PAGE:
What Makes A Great Turntable?

What are the key construction items and features that make the top vinyl record players “great” vs. turntables that make Eddie Vedder sound like Justin Bieber (without the auto-tune)?  There are many factors, from the components themselves to the accuracy and noise margin of the analog signal itself – which usually ends up digitally converted and amplified in some fashion and sent through any number of speaker or headphone types. In most vinyl record player reviews these are the key components in making the record player accurately reproduce the intended sound.Image result for diagram of vinyl stereo setup"

And we won’t even go into the factors involved in the quality of production of the records themselves or the cleaning and care of the vinyl. Those topics will be reviewed in more detail in a future article, but suffice it to say, they are critical to the overall sound as well.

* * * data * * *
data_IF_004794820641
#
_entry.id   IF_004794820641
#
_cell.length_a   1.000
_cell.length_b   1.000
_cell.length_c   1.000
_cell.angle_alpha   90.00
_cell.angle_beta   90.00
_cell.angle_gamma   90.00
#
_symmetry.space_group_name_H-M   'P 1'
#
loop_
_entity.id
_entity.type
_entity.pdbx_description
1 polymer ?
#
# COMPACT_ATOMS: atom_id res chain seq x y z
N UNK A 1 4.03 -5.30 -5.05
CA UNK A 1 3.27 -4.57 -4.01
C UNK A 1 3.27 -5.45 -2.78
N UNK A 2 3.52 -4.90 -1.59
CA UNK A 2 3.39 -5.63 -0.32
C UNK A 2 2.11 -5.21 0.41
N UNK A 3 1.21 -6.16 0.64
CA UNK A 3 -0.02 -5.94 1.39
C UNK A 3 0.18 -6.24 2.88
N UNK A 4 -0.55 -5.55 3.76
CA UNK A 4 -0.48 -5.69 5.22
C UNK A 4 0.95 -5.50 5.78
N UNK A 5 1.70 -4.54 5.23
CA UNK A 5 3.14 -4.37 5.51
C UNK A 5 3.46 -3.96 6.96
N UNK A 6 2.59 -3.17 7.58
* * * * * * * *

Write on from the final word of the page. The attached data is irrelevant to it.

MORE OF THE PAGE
So What To Look For?

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What this means is that while one high end turntable may sound great in one system, it may not sound so great in others. Aside from the non-turntable factors, which depend on the end users method of building an audio system – turntables basically have the following components that contribute to the ability to accurately reproduce the originally intended sound.

Basic Construction:

  • Plinth or Base: The plinth is the base of the turntable – it provides the foundation that everything else is built upon. It provides the stability and isolation required for quiet and consistent rotation of the record on the platter. Plinths can be made of wood (or MDF), plastic, or metal, resting on feet often tipped with rubber.
  • The Platter: The platter is the part of the turntable that the record sits upon. They are typically made of steel or aluminum, with aluminum the preferred choice for higher end systems. The platter is spun by the motor at various revolutions per minute (most commonly 33 and 45, and occasionally 78). A mat is often set upon the platter to act as a buffer between platter and record, but this may not be necessary depending on the turntable. Platters are usually removable.